Objective: To describe actual and preferred place of death of Italian cancer patients and to analyse the preferences met regarding the place of death.
Design: Mortality follow back survey of 2000 cancer deaths, identified with a two stage probability sample representative of the whole country. Information on patients’ experience was gathered from the non-professional caregiver with an interview. A section of the interview covered information on the actual and preferred place of death of the patients.
Setting: 30 Italian local health districts randomly selected after stratification in four geographical areas.
Participants: 1900 of 2000 (95.0%) caregivers of cancer deaths identified.
Main outcome measures: Prevalence of actual and preferred places of death.
Results: Valid interviews were obtained for 66.9% (n = 1271) of the caregivers. Place of death was home for 57.9% of Italian cancer patients, hospital for 34.6%, hospice for 0.7%, nursing home for 6.5%, and ambulance for 0.4%. Wide and significant differences within Italy were seen (home deaths ranged between 94.0% in the south and 28.2% in the north east). Home was the preferred place of death for 93.5% of patients that expressed a preference, with minimal differences within the country (between 89.5% and 99.0%). Overall 67.1% of the sample died in the place where they preferred to die.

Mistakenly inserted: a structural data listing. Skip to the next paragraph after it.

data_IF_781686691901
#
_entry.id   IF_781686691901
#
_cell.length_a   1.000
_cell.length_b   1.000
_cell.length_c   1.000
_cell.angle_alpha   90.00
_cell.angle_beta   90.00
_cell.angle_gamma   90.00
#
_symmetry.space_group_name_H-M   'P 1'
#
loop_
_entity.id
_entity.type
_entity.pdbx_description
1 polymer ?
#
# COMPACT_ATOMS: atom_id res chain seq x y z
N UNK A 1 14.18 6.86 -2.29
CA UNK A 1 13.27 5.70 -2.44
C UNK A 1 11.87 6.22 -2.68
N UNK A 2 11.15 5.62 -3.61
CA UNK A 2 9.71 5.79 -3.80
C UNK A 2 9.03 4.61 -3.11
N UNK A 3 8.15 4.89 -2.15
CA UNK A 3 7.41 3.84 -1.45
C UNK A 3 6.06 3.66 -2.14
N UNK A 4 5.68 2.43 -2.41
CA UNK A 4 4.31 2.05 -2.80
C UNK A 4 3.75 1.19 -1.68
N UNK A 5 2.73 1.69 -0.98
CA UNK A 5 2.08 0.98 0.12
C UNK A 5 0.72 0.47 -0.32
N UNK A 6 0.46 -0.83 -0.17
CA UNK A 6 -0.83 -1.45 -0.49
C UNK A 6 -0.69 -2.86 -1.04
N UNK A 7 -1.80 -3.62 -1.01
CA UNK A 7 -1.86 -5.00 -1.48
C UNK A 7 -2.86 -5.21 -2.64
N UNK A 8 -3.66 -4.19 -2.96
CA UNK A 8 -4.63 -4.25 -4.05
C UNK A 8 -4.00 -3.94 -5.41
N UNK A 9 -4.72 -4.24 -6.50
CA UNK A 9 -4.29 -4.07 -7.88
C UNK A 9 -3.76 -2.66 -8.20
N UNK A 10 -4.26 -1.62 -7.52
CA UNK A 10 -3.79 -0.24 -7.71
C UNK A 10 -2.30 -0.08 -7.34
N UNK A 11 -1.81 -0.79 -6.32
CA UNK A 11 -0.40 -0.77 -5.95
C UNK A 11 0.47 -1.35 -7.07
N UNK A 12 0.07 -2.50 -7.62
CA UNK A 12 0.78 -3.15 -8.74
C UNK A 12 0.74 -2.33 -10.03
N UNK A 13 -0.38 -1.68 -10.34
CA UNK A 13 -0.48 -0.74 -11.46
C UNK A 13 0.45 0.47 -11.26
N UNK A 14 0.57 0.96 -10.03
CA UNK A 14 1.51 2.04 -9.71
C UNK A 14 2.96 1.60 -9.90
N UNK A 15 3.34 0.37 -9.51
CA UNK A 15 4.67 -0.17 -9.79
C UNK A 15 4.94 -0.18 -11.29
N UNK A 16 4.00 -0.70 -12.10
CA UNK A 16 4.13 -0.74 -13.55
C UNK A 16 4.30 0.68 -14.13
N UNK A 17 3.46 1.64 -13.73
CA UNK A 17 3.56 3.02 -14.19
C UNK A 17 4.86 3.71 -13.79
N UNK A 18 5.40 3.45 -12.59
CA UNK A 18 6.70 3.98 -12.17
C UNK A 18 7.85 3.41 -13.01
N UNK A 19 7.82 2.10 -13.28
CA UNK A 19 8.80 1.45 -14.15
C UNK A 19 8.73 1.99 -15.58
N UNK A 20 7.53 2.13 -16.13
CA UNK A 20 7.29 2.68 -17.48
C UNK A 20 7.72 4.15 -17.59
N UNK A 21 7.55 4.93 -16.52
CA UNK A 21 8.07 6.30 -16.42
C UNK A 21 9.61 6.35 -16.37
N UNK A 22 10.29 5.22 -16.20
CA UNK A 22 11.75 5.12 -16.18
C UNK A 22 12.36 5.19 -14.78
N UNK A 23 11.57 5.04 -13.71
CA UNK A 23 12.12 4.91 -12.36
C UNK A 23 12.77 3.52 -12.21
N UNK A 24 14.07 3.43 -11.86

Conclusions: Policymakers should encourage health services to focus on ways of meeting individual preferences on place of death. As home was the preferred place of death for most cancer patients, effective programmes to enable the patients to remain at home should be implemented.
- place of death
- terminal care
- patient preferences
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Funding: this study was supported by a grant of the Italian Ministry of Health (Progetti di Ricerca Finalizzata 2001–2003).
Competing interests: none.
The results of this research were presented at the 9th congress of the European Association for Palliative Care (EAPC), Aachen (Germany) 8–10 April 2005, and at the 12th congress of the Italian Society for Palliative Care (SICP), Florence 19–22 April 2005.